Skip to main navigation.

Extending hay lifelines to ranchers enduring drought

by Krista Rausch

 

Farm Rescue has mobilized Operation Haylift to get vital feed to ranchers short of feed supplies due to the drought.

Farm Rescue has mobilized Operation Haylift to get vital feed to ranchers short of feed supplies due to the drought.

After an early winter featuring historic snowfalls across the state, the summer brought a disastrous cessation of moisture to North Dakota. The resulting drought ravaged pastures, hay lands and crops, making it difficult for ranchers to feed and sustain their herds through the season.

The U.S. Drought Monitor map indicated 66 percent of North Dakota was in some stage of drought as of mid-September, with 21 percent of the state in an extreme or exceptional drought.

“This drought has stressed our ranchers, because every day, they have to worry about where they are going to find the feed to feed their cows,” says Sen. Heidi Heitkamp. “Very early on, we started seeing a lot of cattle moving off the land and being sold earlier.”

Matt Lachenmeier, a field representative for Kist Livestock Auction in Mandan, says it’s been a busy year at the livestock auction. “Since late spring, we’ve sold about 20,000 more cattle than we did in the same period in previous years,” he says.

To feed their cattle, ranchers need to drive long distances to get hay, which is cost-prohibitive. Others may choose to haul their cattle to pastures in another state, if they can find land to rent.

Farm Rescue is working with ranchers to help them retain their herds. Operation Haylift delivers hay to ranchers in severe drought areas. The program offers free hay hauling or hauling for fuel reimbursement.

The demand is large. By Sept. 11, Farm Rescue had received nearly 200 applications for hay hauling assistance.

“Many cattle have been sold in North Dakota, because the ranchers just don’t have the hay,” says Bill Gross, Farm Rescue. “The rain came too late in the season. It doesn’t make up for the hay crop they lost throughout the summer. They may get a little hay this fall, but it will not provide the hay they need to feed their cattle through the winter.”

In addition to hay hauling assistance, Farm Rescue is delivering donated hay to those hit hardest by the drought. Gross says more than 400 tons of hay have been donated so far, and they are still receiving donations.

“We have donations from nearly all of the surrounding states,” Gross says. “The donated hay is given first to the ranchers that have a double crisis, meaning that they are dealing with a severe injury or illness in addition to the drought.”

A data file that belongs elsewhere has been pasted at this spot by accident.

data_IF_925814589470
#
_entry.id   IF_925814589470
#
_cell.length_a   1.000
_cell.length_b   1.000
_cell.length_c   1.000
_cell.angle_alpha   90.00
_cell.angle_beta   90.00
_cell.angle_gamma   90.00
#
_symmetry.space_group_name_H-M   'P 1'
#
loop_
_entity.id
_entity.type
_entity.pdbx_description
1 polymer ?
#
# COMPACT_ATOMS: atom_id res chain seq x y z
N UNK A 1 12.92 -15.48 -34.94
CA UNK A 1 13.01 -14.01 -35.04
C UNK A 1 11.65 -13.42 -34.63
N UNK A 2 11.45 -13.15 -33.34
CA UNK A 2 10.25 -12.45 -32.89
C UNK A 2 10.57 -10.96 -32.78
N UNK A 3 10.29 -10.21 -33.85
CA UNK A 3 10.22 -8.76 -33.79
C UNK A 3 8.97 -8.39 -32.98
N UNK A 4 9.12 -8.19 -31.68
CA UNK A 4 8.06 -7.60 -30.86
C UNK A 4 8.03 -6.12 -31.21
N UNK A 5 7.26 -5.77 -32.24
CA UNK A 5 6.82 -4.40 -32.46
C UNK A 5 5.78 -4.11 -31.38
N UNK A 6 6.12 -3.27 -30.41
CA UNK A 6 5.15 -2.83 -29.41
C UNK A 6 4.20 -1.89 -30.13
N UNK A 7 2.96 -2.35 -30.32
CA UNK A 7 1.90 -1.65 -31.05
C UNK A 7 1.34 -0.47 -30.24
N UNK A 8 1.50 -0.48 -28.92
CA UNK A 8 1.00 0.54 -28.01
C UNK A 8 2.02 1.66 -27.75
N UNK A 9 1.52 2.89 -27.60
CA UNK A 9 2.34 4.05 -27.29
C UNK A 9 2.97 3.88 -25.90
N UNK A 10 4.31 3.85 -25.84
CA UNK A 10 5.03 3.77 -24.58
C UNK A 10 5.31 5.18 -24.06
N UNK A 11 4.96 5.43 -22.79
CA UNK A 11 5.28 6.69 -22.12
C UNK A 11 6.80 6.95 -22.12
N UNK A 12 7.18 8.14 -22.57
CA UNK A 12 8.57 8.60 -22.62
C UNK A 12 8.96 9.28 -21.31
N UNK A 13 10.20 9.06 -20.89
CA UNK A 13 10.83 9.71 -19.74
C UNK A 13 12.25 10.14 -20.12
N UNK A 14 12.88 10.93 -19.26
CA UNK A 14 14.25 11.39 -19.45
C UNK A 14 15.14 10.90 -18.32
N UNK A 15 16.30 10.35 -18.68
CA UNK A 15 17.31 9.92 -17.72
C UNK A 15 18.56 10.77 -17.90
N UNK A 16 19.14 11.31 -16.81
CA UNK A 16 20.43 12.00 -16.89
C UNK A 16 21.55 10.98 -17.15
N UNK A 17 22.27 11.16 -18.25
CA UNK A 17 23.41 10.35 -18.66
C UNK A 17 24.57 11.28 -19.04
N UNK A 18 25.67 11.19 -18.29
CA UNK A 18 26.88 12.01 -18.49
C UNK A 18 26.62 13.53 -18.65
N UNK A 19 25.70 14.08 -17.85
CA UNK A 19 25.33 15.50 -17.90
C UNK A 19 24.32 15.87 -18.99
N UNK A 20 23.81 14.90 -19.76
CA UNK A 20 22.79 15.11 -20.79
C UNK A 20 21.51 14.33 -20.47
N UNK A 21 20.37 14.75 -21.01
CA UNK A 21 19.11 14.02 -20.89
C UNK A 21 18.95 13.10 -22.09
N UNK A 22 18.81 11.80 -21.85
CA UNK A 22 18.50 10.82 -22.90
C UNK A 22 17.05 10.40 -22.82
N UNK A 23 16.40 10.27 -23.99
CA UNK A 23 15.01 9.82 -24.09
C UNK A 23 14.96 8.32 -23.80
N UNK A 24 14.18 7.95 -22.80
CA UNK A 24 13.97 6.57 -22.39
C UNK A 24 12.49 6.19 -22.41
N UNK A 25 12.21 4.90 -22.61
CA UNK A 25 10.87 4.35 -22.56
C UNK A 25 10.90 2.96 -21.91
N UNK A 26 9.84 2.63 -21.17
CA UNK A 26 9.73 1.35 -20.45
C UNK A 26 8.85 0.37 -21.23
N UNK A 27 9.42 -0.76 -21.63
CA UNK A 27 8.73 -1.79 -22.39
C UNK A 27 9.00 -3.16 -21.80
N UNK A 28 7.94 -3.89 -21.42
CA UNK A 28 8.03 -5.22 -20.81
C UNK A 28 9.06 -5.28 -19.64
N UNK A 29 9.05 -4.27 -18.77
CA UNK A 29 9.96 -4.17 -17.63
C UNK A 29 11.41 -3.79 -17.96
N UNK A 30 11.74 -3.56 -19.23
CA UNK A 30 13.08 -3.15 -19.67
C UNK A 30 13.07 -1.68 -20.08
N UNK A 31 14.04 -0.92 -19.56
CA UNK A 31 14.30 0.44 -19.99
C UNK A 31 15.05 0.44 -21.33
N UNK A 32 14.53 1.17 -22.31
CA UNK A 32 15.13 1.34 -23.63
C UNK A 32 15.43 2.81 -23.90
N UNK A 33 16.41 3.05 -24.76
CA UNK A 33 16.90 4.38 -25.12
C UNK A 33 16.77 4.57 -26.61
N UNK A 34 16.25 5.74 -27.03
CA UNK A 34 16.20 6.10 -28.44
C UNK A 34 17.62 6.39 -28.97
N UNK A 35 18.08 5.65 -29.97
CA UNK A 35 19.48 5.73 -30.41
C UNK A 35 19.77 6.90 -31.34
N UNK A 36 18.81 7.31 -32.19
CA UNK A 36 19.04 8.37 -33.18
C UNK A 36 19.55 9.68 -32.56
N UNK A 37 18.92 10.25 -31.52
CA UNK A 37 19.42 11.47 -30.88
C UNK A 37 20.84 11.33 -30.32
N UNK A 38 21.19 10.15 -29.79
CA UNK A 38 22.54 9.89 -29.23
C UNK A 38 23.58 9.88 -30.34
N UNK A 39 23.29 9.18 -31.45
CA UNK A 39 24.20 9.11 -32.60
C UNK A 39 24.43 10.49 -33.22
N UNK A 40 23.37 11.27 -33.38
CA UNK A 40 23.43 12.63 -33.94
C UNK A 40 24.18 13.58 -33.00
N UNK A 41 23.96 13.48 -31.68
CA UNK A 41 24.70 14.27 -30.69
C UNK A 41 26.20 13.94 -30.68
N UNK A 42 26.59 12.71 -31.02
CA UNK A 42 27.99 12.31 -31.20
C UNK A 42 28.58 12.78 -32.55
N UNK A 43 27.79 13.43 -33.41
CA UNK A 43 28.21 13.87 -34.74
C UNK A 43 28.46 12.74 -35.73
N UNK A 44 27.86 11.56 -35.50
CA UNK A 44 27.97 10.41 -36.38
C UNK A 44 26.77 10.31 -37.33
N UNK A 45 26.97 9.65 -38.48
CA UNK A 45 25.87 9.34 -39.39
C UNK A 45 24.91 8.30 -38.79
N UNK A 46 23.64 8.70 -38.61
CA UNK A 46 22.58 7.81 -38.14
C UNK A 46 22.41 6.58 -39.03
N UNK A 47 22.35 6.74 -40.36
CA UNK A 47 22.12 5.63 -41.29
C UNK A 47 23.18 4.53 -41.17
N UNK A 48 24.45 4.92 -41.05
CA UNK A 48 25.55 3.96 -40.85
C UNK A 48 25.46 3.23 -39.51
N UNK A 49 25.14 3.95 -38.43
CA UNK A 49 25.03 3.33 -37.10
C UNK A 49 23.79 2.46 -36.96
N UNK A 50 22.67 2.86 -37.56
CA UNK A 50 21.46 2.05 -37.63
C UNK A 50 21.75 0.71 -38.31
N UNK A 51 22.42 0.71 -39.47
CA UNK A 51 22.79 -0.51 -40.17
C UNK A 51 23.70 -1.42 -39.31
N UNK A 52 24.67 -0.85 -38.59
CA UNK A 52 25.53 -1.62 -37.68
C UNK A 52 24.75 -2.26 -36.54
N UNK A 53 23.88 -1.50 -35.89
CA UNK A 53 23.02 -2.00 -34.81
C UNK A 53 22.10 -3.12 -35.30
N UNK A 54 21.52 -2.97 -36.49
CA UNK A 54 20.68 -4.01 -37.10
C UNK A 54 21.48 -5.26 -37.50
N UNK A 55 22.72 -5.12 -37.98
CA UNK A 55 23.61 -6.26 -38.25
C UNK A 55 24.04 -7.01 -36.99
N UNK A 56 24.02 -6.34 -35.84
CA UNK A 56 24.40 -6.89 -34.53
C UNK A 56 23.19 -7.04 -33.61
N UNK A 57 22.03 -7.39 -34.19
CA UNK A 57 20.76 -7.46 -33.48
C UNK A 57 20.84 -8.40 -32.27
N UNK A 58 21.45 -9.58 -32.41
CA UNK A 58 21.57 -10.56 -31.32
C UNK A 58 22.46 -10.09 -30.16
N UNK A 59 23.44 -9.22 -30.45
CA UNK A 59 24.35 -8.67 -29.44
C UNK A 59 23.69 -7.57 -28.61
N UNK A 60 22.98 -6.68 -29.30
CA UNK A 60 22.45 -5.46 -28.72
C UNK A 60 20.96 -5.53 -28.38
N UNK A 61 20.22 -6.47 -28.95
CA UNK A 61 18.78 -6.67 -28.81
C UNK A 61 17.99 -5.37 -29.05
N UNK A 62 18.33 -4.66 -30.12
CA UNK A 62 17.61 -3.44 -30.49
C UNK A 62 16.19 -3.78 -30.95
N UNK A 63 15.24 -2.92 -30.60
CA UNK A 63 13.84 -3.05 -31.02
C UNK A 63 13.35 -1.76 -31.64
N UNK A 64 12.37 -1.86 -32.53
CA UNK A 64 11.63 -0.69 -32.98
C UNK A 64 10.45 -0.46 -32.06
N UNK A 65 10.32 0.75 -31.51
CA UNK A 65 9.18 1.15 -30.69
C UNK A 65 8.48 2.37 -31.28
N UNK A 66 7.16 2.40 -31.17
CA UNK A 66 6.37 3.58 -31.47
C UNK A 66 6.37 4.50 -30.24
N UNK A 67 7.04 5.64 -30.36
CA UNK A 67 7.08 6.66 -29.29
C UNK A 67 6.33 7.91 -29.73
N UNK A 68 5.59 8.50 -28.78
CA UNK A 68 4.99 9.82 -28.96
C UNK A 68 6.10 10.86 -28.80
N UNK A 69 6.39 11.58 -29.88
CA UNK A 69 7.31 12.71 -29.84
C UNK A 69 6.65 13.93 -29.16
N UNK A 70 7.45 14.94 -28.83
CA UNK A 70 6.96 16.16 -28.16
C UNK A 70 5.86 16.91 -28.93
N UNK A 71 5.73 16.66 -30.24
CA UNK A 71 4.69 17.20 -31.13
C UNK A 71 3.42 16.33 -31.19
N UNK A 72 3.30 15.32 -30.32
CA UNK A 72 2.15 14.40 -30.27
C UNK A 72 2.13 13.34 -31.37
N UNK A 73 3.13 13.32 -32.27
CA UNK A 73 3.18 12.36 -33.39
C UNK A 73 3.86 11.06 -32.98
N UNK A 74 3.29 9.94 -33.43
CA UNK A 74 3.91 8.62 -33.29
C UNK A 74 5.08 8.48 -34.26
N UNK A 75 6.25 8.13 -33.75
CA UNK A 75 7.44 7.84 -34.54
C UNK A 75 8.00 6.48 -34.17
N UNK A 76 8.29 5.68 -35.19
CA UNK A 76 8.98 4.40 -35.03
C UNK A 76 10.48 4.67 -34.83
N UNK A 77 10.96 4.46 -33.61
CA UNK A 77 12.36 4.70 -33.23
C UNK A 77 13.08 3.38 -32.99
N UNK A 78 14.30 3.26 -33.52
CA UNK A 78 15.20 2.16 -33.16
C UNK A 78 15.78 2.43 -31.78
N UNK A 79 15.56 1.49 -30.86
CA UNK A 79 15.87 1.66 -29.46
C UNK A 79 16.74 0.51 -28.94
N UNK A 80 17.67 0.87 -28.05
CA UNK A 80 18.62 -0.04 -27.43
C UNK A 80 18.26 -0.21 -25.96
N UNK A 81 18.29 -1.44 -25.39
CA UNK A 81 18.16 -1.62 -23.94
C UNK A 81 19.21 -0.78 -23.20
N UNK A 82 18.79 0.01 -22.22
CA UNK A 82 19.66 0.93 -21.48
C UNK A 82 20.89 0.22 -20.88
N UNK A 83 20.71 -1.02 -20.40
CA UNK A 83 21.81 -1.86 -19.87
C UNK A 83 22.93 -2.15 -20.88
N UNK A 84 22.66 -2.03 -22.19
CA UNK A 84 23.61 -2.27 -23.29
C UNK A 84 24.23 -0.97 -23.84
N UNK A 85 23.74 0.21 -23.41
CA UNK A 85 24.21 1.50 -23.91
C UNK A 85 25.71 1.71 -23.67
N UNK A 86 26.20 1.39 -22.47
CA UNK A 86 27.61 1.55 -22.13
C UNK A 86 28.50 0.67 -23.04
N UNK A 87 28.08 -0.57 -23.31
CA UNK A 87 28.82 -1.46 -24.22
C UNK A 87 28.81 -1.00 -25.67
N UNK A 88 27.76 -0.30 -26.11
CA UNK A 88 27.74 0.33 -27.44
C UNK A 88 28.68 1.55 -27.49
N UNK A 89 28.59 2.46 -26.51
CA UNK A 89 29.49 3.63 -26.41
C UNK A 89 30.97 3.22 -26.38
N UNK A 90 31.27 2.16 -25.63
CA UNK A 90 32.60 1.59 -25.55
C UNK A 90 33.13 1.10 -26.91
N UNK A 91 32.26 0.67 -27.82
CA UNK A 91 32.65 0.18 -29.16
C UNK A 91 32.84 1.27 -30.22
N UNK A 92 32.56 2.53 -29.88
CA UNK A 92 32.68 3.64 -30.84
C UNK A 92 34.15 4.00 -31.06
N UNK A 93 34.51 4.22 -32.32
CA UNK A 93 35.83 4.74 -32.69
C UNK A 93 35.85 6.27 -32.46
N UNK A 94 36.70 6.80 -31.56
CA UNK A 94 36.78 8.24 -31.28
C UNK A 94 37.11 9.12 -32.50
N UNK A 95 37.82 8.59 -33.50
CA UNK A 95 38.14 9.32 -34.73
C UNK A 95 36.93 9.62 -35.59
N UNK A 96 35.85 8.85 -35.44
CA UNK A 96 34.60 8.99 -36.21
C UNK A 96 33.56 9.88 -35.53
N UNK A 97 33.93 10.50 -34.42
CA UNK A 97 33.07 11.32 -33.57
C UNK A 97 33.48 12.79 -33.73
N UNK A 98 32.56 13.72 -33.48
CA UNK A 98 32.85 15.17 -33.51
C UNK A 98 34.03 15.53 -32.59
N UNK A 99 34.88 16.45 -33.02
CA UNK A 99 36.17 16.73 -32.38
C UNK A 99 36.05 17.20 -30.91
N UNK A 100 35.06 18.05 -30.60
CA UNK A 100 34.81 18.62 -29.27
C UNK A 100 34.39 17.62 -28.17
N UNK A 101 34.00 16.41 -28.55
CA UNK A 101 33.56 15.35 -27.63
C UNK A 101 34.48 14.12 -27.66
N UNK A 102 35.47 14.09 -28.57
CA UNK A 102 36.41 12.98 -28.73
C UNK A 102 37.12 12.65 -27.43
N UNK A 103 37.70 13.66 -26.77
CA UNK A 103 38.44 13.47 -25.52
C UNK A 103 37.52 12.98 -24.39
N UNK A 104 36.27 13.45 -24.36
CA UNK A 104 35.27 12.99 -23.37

Farm Rescue accepts monetary donations to help cover the cost of hauling hay, which is expected to continue through March 2018. But, the nonprofit’s biggest need is related to transportation.

“We need people with Class A commercial driver’s licenses to drive our semis, so that we can keep up with moving the hay,” Gross says. “We are having a difficult time keeping our trucks moving, because we have a shortage of drivers. Anyone who has a CDL and would like to help, should contact us.”

Gross says the state’s elected leaders have really stepped up to provide resources and support to help farmers and ranchers impacted by the severe drought.

In August, Gov. Doug Burgum and Agriculture Commissioner Doug Goehring announced the emergency hay transportation assistance program. The program offers partial reimbursement to eligible producers for hay transportation expenses.

“Hay shortages have forced producers to purchase and transport hay from increasingly further distances,” Goehring says. “This program will assist producers with defraying some of those costs to help sustain their operation into the next year.”

This summer, Sen. Heitkamp convened a series of drought meetings with emphasis on strengthening the 2018 Farm Bill to protect farmers and ranchers from disasters like drought.

“We’re going to do everything we can to get our farmers and ranchers through this crisis,” Heitkamp says. “This is when we desperately need a farm program that works and is a true safety net, and we need to make sure we are responding to the actual concerns that farmers and ranchers have.”

The N.D. Congressional delegation has called on Congress to provide additional disaster relief as severe drought continues to impact North Dakota farmers and ranchers.

For more information on resources available to farmers and ranchers, go to www.nd.gov/ndda/drought-resources.

Ranchers may apply for hay hauling assistance from Farm Rescue at www.farmrescue.org.

 


Krista Rausch is a communications specialist for the North Dakota Association of Rural Electric Cooperatives.

 

.